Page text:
News from Star reader Lee Swords is that the bulldozers are about to move in to destroy the butterfly meadow at Bowden Housteads Wood.
Bad news indeed.
Diggers are already clearing the grassland, which is Green Belt, Green Corridor and a locally-scheduled protected site – a part of the Ancient Woodland.
Despite being in Sheffield City Council ownership and thus, in principle at least, protected by council conservation policies, promises and commitments, the meadow is doomed and its rich fauna of butterflies and bumblebees too.
Local people have protested about losing their green space in a part of the city which is relatively badly off for environmental resources.
However, it seems we are back to the bad old days of an environmentally-disadvantaged east Sheffield. West and east, rich and poor.
Communities here deserve the advantages of a healthy environment - mental and physical health, social benefits and quality of life, plus a desire to live in a particular location.
If you live in Ecclesall, you get a wonderful Woodland Discovery Centre in your wood; if you live in Handsworth or Darnall, you get a fire station.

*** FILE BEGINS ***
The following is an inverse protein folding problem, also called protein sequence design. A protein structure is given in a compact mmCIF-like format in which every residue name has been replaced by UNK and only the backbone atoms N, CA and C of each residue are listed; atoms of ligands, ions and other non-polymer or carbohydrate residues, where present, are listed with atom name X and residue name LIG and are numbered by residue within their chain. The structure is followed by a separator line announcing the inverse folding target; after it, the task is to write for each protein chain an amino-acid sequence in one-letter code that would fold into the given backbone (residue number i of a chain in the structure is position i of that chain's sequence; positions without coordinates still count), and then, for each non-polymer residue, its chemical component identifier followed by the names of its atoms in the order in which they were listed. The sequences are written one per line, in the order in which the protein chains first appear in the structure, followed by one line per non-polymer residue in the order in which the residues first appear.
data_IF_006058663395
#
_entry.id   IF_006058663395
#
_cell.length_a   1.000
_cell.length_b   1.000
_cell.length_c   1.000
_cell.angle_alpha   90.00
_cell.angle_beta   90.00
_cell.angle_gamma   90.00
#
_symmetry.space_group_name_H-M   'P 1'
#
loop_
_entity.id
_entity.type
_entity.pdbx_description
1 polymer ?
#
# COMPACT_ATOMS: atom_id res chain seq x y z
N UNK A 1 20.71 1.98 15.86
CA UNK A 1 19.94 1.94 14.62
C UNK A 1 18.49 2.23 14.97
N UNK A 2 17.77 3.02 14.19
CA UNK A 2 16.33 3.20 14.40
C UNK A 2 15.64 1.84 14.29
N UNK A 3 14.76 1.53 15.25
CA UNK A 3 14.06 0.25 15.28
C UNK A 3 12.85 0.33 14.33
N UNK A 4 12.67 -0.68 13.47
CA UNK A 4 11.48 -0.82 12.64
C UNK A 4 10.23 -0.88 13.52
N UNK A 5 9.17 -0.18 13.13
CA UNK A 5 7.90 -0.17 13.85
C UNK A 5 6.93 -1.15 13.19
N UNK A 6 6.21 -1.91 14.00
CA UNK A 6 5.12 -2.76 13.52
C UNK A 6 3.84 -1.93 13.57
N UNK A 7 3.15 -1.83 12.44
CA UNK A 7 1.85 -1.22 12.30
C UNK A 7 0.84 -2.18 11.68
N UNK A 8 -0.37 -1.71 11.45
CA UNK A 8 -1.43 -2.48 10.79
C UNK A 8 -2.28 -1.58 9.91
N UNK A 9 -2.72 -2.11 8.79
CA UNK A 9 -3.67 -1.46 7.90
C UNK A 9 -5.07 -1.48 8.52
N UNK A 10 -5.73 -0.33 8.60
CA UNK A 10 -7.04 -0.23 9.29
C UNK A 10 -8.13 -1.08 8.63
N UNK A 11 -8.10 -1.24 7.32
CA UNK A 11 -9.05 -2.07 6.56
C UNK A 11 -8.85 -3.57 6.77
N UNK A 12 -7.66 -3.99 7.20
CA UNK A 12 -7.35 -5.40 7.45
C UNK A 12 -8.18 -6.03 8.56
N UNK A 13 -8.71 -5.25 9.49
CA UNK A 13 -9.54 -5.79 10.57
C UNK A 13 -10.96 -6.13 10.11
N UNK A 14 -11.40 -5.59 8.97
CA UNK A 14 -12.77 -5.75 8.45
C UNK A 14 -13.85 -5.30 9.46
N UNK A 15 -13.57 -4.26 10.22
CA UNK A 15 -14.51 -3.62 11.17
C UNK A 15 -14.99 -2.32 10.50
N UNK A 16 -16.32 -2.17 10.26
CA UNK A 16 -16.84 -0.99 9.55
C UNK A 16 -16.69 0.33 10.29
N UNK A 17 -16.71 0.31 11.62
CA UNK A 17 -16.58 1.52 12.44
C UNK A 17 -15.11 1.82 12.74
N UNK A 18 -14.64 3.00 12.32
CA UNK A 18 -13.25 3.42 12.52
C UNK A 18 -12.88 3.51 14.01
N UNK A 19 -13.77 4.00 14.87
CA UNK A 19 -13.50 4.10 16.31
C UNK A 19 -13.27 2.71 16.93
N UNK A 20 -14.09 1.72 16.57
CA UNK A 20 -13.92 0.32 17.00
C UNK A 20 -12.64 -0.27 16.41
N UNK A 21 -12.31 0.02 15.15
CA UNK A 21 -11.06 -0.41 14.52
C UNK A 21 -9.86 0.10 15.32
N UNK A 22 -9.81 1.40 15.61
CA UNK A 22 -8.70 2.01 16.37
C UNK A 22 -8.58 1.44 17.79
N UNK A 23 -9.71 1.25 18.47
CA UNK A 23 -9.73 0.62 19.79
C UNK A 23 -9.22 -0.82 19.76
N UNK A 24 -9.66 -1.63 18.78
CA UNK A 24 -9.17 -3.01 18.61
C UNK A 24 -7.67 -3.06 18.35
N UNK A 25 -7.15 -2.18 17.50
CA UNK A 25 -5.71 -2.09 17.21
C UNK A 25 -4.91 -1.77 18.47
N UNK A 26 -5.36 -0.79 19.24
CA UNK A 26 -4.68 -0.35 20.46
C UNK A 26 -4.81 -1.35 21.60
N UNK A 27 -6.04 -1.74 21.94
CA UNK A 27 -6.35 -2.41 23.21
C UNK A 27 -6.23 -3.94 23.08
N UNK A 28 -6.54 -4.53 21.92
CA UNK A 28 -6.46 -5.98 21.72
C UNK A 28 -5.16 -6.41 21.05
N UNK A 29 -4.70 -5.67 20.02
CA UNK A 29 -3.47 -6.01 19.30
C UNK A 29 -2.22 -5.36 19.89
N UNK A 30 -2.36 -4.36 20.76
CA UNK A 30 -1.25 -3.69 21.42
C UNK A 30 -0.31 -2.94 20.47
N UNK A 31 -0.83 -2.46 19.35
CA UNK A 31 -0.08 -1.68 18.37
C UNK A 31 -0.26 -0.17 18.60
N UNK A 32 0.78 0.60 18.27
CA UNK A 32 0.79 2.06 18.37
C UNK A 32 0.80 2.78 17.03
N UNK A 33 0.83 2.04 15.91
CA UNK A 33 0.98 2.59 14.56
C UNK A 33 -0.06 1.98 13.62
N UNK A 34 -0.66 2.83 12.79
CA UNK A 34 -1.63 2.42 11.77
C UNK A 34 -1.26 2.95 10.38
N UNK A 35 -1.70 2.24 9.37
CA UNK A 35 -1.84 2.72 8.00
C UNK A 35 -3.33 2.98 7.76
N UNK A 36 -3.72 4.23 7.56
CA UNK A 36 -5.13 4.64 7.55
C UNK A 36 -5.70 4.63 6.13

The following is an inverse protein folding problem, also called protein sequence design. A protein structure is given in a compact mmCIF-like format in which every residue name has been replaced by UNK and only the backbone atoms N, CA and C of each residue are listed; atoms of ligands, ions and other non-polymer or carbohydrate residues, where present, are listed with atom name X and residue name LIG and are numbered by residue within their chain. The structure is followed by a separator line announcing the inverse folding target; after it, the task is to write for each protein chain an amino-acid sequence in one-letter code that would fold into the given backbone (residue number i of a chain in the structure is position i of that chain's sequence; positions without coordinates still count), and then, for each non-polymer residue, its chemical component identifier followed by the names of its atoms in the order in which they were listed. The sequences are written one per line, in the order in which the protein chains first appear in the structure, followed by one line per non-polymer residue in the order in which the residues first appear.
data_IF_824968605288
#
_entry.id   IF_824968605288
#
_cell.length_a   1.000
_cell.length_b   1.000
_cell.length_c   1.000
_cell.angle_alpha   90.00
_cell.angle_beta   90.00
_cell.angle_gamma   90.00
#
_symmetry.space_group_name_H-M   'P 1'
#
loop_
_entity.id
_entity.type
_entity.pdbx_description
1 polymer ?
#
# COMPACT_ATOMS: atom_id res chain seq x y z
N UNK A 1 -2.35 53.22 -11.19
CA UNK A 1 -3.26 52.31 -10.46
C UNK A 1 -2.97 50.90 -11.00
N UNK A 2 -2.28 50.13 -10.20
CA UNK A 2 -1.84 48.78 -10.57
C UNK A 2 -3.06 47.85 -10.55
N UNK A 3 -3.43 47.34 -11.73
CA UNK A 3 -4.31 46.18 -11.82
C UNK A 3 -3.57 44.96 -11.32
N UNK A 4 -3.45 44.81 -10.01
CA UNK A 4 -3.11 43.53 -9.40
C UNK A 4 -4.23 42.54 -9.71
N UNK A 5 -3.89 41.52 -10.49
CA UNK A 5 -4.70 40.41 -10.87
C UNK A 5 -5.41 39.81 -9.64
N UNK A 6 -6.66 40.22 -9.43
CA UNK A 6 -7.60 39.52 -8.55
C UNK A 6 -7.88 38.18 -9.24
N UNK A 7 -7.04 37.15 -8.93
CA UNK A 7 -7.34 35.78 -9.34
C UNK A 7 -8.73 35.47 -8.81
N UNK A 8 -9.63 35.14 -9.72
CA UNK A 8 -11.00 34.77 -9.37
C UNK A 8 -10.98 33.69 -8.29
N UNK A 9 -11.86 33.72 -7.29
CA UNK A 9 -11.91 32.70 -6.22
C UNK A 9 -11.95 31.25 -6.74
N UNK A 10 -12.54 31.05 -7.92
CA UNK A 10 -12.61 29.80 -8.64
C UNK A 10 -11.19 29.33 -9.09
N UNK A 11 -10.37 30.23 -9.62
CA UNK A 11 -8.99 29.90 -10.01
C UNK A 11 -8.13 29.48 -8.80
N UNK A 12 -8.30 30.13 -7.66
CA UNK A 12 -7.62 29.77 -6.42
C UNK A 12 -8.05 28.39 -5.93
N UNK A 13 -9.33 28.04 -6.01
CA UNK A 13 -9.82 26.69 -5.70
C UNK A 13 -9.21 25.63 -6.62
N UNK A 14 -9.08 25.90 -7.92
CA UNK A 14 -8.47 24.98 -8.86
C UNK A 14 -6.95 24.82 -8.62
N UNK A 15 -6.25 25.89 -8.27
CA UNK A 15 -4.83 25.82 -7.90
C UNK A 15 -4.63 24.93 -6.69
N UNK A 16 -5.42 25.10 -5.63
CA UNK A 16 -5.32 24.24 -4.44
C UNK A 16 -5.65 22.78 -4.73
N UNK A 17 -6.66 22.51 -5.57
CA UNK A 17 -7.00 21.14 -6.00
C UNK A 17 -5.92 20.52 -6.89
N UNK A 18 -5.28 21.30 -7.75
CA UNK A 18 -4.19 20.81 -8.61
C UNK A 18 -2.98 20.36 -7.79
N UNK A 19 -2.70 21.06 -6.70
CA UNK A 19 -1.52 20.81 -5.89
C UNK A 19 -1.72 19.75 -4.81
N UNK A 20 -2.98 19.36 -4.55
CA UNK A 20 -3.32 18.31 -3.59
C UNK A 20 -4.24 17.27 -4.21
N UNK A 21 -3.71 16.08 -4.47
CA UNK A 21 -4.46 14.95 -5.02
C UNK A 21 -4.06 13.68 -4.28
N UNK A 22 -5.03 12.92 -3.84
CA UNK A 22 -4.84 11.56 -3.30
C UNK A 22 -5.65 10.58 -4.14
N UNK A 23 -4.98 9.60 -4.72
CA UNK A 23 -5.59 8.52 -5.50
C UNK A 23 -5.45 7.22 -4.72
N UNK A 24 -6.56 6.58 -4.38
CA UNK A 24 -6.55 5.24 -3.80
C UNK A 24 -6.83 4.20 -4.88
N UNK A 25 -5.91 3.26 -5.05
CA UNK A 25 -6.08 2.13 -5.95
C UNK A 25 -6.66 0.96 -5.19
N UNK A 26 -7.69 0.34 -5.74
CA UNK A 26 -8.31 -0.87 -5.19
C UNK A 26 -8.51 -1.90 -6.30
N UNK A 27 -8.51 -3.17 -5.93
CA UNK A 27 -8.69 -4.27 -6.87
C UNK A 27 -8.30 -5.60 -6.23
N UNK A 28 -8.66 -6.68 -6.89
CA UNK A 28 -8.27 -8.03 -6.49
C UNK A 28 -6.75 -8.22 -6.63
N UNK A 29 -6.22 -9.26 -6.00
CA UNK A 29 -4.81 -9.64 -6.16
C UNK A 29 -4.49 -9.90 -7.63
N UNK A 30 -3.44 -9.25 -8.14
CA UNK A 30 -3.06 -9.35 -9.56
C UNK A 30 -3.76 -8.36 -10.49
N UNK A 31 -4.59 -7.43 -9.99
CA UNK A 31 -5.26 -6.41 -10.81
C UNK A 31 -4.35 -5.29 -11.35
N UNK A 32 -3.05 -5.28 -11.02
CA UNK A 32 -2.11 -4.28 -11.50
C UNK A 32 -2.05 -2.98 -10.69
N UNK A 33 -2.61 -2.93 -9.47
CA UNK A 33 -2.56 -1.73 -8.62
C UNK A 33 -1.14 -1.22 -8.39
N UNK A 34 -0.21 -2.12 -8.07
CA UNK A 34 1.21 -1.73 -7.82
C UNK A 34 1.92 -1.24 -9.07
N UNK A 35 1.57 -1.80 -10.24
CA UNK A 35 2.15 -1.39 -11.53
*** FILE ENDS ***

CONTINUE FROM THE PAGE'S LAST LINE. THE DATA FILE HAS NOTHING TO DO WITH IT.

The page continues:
Somehow, this is not right.
Even the environmental reports on the site missed basic information, omitting issues of impacts on adjacent woodland archaeology with drains and pipelines going through the Woodland Local Nature Reserve, but nobody in authority seems to care.
Now as I write, the butterfly meadow is a heap of soil and wasteland.
Gone are meadow browns, gatekeepers, skippers, blues, tortoiseshells and orange tips.
The answer tritely rolled out is that the fire station will have a ‘green roof’.
Have you ever tried walking your dog or meeting the neighbours on a green roof?
Will local folk be able to watch butterflies and bumblebees foraging there?
Not much of a recreational open space.
Sadly, this site and its fate symbolises much that is wrong with how we now care, or fail to care, for our local environment and local people.
n Sightings: Expect to see peregrines almost anywhere now, like three or more near Tata Steel at Aldwarke, two probably juveniles and together providing a view for around two hours.
Also in the east, a lesser whitethroat was singing near Canklow Woods and at Parkgate there was a common whitethroat.
Kingfisher, grey heron and sand martins can now be expected anywhere along the Don and its tributaries.
Indeed, along almost every river or canal, expect plenty of coots, moorhens and little grebes now with one and maybe two broods of youngsters.
Post-breeding flocks are already gathering with, for example, 30 or more starlings at Roundwood Golf Course at Rawmarsh.
With the breeding season in full swing, the woods are still echoing with birdsong and blackbirds, song thrushes, chiffchaffs, great tits and blackcaps are noticeable.